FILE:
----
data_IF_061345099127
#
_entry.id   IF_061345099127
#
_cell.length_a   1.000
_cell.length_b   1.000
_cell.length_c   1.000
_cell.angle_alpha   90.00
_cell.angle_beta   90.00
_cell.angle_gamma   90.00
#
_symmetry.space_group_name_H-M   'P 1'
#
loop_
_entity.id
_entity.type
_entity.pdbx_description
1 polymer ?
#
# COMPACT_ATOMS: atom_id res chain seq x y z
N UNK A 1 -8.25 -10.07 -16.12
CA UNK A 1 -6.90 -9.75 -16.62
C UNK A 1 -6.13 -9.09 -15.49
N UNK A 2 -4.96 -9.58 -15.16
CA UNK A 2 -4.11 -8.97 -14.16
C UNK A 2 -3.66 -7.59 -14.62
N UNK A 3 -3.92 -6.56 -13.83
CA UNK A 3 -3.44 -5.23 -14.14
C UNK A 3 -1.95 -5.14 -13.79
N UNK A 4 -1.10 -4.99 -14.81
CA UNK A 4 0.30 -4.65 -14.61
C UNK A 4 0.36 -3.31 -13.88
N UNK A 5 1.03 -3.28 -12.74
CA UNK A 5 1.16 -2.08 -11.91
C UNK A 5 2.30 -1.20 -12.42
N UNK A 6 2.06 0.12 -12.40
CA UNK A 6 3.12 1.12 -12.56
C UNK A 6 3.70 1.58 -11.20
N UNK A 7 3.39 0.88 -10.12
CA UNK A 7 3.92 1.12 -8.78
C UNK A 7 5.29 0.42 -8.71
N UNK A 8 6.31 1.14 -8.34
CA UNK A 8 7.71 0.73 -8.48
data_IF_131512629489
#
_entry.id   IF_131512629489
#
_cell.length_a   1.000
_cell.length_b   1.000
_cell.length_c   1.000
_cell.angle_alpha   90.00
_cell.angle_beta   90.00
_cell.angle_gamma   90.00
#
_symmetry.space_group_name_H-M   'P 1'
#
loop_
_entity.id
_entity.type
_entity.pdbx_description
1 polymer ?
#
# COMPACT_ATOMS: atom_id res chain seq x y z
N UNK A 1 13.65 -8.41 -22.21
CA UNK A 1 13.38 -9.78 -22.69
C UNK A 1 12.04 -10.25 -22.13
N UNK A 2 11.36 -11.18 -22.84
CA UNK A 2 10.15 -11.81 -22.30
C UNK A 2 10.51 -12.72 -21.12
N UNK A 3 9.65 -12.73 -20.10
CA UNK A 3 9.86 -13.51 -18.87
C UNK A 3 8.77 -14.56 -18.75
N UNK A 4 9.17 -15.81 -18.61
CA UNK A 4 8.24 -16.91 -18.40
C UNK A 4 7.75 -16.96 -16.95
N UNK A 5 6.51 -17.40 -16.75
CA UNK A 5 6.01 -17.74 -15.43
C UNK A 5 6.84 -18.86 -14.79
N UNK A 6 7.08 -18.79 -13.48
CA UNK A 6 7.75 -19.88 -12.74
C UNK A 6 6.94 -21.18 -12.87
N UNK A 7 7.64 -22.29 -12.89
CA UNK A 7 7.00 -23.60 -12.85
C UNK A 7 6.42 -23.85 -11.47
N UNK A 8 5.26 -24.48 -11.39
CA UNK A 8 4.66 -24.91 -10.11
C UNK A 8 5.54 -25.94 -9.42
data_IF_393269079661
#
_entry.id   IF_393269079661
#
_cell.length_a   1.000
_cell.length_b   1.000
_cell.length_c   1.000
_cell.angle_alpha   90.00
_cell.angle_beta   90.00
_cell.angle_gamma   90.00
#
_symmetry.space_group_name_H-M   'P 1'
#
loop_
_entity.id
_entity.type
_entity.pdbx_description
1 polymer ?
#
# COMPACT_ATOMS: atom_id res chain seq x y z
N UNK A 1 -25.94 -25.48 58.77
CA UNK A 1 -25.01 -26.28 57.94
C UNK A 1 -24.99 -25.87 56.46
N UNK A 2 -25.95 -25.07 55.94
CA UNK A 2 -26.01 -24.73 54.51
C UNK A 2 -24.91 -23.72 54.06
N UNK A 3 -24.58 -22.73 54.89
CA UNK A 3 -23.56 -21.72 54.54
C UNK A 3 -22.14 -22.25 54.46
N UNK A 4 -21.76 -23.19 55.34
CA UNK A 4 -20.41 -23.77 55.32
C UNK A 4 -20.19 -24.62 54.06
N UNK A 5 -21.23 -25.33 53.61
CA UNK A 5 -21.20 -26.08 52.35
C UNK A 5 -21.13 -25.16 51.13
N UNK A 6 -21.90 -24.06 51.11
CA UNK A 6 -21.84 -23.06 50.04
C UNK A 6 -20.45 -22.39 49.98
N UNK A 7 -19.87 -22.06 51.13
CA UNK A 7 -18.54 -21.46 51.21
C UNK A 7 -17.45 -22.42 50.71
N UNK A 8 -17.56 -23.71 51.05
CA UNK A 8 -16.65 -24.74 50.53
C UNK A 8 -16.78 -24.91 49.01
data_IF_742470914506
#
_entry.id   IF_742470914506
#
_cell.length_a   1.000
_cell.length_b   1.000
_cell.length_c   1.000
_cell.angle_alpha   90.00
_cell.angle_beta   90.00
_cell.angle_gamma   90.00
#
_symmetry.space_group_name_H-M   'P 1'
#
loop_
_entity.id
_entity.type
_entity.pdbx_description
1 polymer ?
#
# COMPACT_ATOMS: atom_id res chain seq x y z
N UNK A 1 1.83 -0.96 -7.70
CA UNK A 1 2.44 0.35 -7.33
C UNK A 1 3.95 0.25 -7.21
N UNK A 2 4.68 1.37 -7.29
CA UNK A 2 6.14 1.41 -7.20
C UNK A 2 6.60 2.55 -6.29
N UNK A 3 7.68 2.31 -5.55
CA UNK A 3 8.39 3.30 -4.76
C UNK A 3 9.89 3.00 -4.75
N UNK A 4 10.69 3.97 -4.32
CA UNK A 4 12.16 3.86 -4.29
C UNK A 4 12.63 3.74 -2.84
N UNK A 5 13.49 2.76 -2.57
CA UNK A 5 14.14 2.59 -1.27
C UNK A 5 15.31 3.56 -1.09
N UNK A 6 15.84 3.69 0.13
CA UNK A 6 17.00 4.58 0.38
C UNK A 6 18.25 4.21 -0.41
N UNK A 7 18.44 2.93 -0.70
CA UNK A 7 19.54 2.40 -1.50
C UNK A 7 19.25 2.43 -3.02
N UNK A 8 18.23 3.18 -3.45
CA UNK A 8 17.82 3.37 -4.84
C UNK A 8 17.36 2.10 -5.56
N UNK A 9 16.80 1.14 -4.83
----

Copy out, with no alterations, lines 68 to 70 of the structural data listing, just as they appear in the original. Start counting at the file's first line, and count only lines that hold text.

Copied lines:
CA UNK A 2 10.15 -11.81 -22.30
C UNK A 2 10.51 -12.72 -21.12
N UNK A 3 9.65 -12.73 -20.10